A relaxation of UK food industry regulation has been linked with 9,900 additional cases of cardiovascular disease, and 1,500 cases of stomach cancer.
Researchers from the University of Stirling, Imperial College London and the University of Liverpool, analysed the salt intake of the population in England over thirteen years to compare the effect of changes in regulations on how much salt manufacturers can use in their products.
The team, which included Stirling Professor of Politics and Public Policy, Paul Cairney, published their work in the Journal of Epidemiology and Community Health and found that since the regulations on industry had been relaxed in 2011, the national decline in salt intake has stalled.
Working alongside Public Policy lecturer Dr Emily St Denny, also of the University of Stirling, Professor Cairney helped identify the most technically and politically feasible ways for governments to reduce health inequalities in the UK and provided a history of voluntary agreements with industry.
Prior to 2011, salt intake was falling annually by 0.2g a day for men, and 0.12g a day for women. However, post 2011, when the regulations were relaxed, annual declines slowed to 0.11g per day for men, and 0.07g per day for women.
Between 2003-2010, the independent Food Standards Agency (FSA) closely monitored salt content and agreed on targets for salt reduction with industry. For instance, the FSA requested all food manufacturers reduce salt content in 85 categories by 10-20 per cent. This was accompanied by public health campaigns on how to reduce salt consumption, as well as pressure from the Government, who threatened further regulation. This policy has since been emulated in many countries worldwide.
Tougher measuers needed
However, in 2011 this policy was replaced by the Public Health Responsibility Deal. Here, the food industry set their own targets as part of voluntary pledges they could sign-up to and they were asked to report their progress to the Department of Health.
But the newer system lacked robust and independent target setting, monitoring, and enforcement, argues Dr Anthony Laverty, lead author of the research from Imperial’s School of Public Health: “Evidence from around the world is now showing that mandatory approaches are much more effective than self- regulation by industry in reducing the amount of salt and sugar in our diet.”
Salt intake has been linked to an increase in cardiovascular disease – including heart attacks and stroke – as well as to an increased risk of stomach cancers. Adults are advised to eat no more than 6g (one teaspoon) a day, or 3g a day for children. However, adults in England are thought to eat an average of 8g a day and two in three people consume too much salt – with most of this coming from processed foods such as bread, processed meats and ready meals.
Nearly 4,000 cancer cases over next five years
The team estimated the amount of cases of cardiovascular disease and stomach cancer associated with the slowing in the reductions in daily salt intake seen under the change of policy in 2011 to 2017. They found that an extra 9,900 cases of cardiovascular disease, and 1,500 cases of stomach cancer could be attributable to the change of policy from the independent FSA-led policy to the Responsibility Deal.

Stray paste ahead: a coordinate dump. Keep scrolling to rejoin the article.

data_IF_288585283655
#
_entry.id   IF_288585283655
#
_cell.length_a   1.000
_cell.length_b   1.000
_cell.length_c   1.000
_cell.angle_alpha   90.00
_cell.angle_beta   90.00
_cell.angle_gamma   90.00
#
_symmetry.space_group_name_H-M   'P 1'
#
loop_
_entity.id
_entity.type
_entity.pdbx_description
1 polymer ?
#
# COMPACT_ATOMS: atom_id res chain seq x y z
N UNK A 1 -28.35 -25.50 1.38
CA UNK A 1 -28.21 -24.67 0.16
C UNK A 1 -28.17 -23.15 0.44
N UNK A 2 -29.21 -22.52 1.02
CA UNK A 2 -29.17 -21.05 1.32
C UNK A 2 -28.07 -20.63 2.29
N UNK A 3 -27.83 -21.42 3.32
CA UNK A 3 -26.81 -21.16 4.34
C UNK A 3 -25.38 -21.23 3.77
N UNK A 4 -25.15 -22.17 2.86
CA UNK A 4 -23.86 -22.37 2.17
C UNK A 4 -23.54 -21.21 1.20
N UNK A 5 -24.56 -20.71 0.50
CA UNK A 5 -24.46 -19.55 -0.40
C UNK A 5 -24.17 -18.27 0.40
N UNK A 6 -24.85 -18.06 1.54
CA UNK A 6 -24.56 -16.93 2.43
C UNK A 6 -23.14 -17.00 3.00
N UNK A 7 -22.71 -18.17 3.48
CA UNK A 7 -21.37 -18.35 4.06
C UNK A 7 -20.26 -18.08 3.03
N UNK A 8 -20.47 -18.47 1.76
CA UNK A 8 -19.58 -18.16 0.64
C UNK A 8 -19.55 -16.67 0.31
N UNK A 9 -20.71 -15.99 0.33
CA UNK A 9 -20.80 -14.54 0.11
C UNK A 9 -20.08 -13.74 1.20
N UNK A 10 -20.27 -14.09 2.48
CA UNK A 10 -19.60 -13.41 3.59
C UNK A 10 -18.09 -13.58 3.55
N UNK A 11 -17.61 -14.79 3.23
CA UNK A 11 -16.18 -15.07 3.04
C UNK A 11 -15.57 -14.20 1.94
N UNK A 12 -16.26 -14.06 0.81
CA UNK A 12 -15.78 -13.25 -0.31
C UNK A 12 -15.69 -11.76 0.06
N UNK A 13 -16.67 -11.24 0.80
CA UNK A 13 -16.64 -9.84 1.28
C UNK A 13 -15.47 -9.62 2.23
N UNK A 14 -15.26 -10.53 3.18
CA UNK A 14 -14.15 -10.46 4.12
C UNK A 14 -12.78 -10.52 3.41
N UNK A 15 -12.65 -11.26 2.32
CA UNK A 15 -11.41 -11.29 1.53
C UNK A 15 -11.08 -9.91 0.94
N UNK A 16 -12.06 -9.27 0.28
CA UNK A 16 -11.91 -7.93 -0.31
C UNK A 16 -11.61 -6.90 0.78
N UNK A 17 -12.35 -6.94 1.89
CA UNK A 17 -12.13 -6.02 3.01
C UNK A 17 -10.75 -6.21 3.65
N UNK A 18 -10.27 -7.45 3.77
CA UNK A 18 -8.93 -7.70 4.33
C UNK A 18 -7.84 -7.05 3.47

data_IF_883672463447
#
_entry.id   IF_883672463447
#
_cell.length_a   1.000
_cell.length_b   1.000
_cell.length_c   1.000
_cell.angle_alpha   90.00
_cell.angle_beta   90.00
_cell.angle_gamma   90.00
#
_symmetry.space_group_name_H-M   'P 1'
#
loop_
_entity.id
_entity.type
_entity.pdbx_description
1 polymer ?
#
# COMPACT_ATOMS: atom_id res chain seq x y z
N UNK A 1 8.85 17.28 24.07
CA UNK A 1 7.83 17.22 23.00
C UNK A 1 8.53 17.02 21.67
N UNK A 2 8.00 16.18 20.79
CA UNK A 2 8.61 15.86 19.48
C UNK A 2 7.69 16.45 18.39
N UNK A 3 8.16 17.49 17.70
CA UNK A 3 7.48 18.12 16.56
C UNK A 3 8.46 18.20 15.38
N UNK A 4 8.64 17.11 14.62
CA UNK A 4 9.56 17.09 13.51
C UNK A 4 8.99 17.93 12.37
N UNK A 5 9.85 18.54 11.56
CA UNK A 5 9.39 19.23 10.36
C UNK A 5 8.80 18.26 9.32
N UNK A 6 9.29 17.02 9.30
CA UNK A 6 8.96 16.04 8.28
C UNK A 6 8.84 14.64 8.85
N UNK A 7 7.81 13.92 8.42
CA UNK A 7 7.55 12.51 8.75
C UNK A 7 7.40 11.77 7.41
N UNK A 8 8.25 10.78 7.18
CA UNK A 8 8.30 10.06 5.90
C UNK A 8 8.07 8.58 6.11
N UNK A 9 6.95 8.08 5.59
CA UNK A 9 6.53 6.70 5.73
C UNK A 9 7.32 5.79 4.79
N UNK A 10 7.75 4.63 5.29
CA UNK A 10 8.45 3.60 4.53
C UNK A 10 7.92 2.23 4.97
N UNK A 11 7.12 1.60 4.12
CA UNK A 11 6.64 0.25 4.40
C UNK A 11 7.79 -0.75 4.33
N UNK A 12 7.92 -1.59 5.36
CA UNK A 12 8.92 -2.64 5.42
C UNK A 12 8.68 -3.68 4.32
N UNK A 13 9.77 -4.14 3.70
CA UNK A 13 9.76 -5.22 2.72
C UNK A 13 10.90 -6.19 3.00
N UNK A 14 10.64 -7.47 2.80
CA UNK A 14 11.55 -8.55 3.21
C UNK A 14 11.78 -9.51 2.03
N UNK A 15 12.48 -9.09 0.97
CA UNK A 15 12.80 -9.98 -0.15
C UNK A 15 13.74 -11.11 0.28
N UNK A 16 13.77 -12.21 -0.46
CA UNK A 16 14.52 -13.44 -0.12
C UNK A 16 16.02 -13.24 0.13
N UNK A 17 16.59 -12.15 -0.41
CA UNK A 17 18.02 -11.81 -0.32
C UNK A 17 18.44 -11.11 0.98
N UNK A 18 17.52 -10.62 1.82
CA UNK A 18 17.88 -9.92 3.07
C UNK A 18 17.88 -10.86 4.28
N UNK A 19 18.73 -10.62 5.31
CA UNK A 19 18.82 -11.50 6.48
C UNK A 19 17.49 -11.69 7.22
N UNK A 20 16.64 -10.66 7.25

The researchers also found this additional disease burden hit the UK economy, as well as the nation’s health. They estimated that relaxing the food industry regulations cost the economy around £160millon from 2011-2017. That included healthcare costs of extra heart attacks, strokes and cancer cases, and the loss of productivity due to workplace absences.
Without urgent and decisive action, the researchers predict even more avoidable heart attacks, strokes and cancer cases. Using a computer model, the team estimated future cases of cardiovascular disease and stomach cancer if the average reduction in salt intake continues at the current rate. They estimated an additional 26,000 of cardiovascular disease, and 3,800 cases of stomach cancer between 2019 and 2025. This could cost an additional £960million to the economy over the next 6 years.
The danger of hidden salt
The team used data from the National Diet and Nutrition Survey and national salt surveys, conducted 2000 – 2013. These surveys included urine analysis of over 3,000 people, which showed in detail how much salt they were eating in their diet every day, and acted as a representative sample of the population. The team acknowledge that although the data has limitations, the findings confirm previous criticisms that the Responsibility Deal was not an effective tool to improve the nation’s health.
Professor Martin O’Flaherty, co-author of the study from the University of Liverpool added: “We are eating too much salt. Previous research has shown three-quarters of salt in our diet is hidden in processed food such as bread, ready meals and soups. The FSA approach was one of the most robust strategies internationally. Our research shows that we now need an equally robust mandatory programme to accelerate salt intake reduction. This will require clear targets and penalties to ensure the food industry reduce salt content in foods. Softer, voluntary measures could generate additional heart attacks, strokes and cancer cases.”